Spelkoman’s Accent Fashion Accessories is the upstart of the bunch, in business, and she was the company’s first hire. In her seven-year career, she’s moved around several times. This contrasts sharply with Hodgkins, who moved here seven years ago to take a job with Arden and has remained there ever since.

The company itself is over 75 years old, and Hodgkins (pictured at left) works alongside people who have been with it for ages, including a woman named Dottie, who recently celebrated her 80th birthday. Arden was her first job as a teenager. Bernardo, where Myles works, is also a family company entering its fouth generation.

These companies maintain low profiles in part because their customers demand it. They’re designing and manufacturing for national and international retailers who are buying pieces in orders of tens of thousands and want to put their own brand names on them. Though the designers can’t brag about who they’re selling to, they’re more than happy to boast about who has worn their stuff. “We’ve all seen our work in fashion magazines, in movies, on TV,” explains Hodgkins. “We’re designing for people who are buying thousands of pieces, so you’re bound to see somebody wearing it.” For her part, she spotted one of her pieces on Mila Kunis in Black Swan. Spelkoman has seen one of her designs on American Idol. Myles boasts of seeing one of hers on Jane Krakowski in an episode of 30 Rock, but the other two are quick to offer some good-natured harassment about one of her necklaces being a fixture around the neck of a contestant on VH-1’s reality TV trashfest Rock of Love.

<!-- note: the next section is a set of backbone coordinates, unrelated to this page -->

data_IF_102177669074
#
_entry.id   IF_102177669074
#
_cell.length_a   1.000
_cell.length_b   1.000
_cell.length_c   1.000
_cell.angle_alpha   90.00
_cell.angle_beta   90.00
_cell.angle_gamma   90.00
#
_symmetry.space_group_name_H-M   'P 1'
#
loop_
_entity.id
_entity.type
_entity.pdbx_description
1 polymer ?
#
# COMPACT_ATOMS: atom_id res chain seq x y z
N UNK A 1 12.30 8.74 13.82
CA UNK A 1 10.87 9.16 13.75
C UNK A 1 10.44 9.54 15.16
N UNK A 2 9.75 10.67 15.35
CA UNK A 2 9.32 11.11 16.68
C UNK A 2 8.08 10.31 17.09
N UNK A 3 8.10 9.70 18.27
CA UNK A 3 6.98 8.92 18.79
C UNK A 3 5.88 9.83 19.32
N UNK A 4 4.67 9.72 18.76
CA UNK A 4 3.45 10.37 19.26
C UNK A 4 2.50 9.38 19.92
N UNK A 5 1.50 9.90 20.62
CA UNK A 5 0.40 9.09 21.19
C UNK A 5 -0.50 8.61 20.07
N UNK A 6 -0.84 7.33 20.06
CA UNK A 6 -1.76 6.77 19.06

What these companies do for the most part is make original samples, which are then purchased by retailers – sometimes from company-owned showrooms in New York, sometimes on spec, sometimes after many rounds of back-and-forth with designers – and replicated many times over.